Arch Bishop Romero once pleaded with the Salvadorean military to cease the persecution of the poor in El Savador and history has proven him correct.

What Bishop Richardo Ramirez is doing is also correct, he is merely attempting to stop the repression and suffering of the poor and each of us should be standing beside him and those in persons in need.

There but for the Grace of God go I.

4:56PM PDT on Aug 2, 2011

"First they came for the Socialists, and I did not speak out -- 
Because I was not a Socialist.


Then they came for the Trade Unionists, and I did not speak out -- Because I was not a Trade Unionist.


Then they came for the Jews, and I did not speak out -- 
Because I was not a Jew.


Then they came for me -- and there was no one left to speak for me."



Martin Niemöller, a prominent Protestant pastor who opposed the Nazi regime.

Arch Bishop Romero once pleaded with the Salvadorean Military to stop the repression of the poor, and he was correct. I for one see no difference in what Bishop Richardo Ramirez is pleading for today, for he too, is correct.

There but for the grace of God go I.

12:23AM PDT on Jul 31, 2011

It looks to me that churches are worried that the poor don't have enough money to put in their collection plates. Sadly, politicians are scum and will use and do anything to get and stay in power. But the pastors and other religious leaders are even worse because they tell the poor to be accepting of their own and others poverty. And even though we live on a heavenly planet perfect in every way except the fact that there are evil greedy people. Religions stop people from fulfilling their earthly duties on  the promise of an unproven afterlife. 
In most cases the church is the only thing stopping the poor from revolting against unfair systems.

10:45AM PDT on Jul 29, 2011

Well done, Progressive Christians! Bravo!!!!

10:05AM PDT on Jul 29, 2011

FINALLY! A few sane Christians are speaking out against Christian radicals. Congratulations!

5:43AM PDT on Jul 29, 2011

Well done, Progressive Christians!

2:45AM PDT on Jul 29, 2011

" God help us now in our time of need and give our leaders the strength to do what is right for The United States people.

9:57PM PDT on Jul 28, 2011

Hopefully the extreme right will listen to the same people they claim to represent.

3:18PM PDT on Jul 28, 2011

I'm not bashing Christianity or Christians, you know I'm not like that, and I am not generalizing either, but its very hard for me to believe that they care about the needy. Last time they "cared", they forced Muslim Nigerian mothers to choose between their faith and baby formula!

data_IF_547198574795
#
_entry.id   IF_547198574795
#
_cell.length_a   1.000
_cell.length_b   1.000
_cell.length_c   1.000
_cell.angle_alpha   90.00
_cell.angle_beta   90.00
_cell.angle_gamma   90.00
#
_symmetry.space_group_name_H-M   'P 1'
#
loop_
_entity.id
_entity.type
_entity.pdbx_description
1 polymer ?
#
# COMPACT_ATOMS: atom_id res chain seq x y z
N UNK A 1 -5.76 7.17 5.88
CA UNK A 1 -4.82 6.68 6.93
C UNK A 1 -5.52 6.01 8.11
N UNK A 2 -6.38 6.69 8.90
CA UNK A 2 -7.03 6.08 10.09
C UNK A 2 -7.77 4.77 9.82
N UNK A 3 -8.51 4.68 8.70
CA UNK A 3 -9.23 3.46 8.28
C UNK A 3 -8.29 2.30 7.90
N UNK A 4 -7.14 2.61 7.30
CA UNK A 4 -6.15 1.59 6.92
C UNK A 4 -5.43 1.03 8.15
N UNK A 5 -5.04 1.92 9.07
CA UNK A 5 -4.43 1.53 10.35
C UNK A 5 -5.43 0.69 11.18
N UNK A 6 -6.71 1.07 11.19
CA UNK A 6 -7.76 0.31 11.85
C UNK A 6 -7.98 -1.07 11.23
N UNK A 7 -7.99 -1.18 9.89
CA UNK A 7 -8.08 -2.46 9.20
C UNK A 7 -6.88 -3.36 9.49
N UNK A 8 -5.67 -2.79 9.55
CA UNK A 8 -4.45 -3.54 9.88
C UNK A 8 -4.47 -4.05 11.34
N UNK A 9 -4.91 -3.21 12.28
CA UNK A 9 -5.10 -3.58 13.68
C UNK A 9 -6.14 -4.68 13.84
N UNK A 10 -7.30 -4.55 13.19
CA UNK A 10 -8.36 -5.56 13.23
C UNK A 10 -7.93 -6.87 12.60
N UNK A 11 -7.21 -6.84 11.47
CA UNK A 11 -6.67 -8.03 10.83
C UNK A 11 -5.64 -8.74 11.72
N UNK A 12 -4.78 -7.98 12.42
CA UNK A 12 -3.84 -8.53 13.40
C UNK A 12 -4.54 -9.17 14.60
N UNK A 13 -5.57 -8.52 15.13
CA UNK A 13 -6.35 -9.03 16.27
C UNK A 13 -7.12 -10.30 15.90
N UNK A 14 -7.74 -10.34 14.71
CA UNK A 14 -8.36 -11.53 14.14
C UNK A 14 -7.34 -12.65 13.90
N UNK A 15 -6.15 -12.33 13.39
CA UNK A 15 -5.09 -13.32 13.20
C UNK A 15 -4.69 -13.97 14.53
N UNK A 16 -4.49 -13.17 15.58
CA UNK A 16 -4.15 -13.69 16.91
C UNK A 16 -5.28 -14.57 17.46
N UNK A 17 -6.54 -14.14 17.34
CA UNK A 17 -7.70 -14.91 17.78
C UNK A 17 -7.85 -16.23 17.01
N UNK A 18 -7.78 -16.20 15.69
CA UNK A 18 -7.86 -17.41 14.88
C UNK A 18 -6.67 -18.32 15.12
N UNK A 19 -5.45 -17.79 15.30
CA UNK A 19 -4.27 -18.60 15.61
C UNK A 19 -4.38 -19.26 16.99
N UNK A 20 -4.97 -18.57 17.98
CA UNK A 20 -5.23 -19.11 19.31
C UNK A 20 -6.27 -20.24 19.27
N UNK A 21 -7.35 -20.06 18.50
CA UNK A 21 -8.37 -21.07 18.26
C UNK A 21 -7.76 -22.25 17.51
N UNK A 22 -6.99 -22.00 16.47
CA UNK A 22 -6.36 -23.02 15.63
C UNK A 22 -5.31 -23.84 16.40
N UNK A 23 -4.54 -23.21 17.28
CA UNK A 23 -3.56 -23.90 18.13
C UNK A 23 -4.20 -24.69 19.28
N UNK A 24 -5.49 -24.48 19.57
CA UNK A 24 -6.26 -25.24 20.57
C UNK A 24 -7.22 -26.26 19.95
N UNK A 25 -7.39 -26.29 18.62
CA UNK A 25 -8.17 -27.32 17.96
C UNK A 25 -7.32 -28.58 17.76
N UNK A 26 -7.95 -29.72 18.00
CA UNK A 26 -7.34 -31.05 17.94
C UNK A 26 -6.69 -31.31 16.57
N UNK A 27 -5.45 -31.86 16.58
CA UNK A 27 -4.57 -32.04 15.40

Their contributions always matter and make a difference, but they dont care; they just want to convert people, even if against their will.

3:13PM PDT on Jul 28, 2011

I remember hearing about a church where as people came in there was a homeless guy, dirty, bottle in a paper bag, all that. They all walked by, whispered or commented openly, but nobody asked him into church. They did not come back out with coffee or a donut, or ask if he wanted to come inside to rest. Nobody asked if he needed anything. Well, then it's time for the service, and the homeless guy walks up the aisle, and reveals he is really their pastor. Oops.

I never forgot that. Last time a homeless guy asked me for money, I spent over a half hour talking to him, and then I bought him bread and sandwich fixings, potato salad, milk, etc. And he was a veteran, he told me how he came to be where he was. Whatsoever you do unto the least of these........... you do it to Jesus, too.

So we are cutting off Jesus' medicaid. He's the hungry child whose mom can't buy food anymore. He's the guy who has to move his family in with relatives because we moved his job to China to save 10 cents on something we buy. He's the gay person we drive to suicide by trying to "cure" him. You look at them, and you better be thinking that. Jesus said that because He wants us to care for these people. If you don't love them, then I don't see how you can make the case to claim you love Him.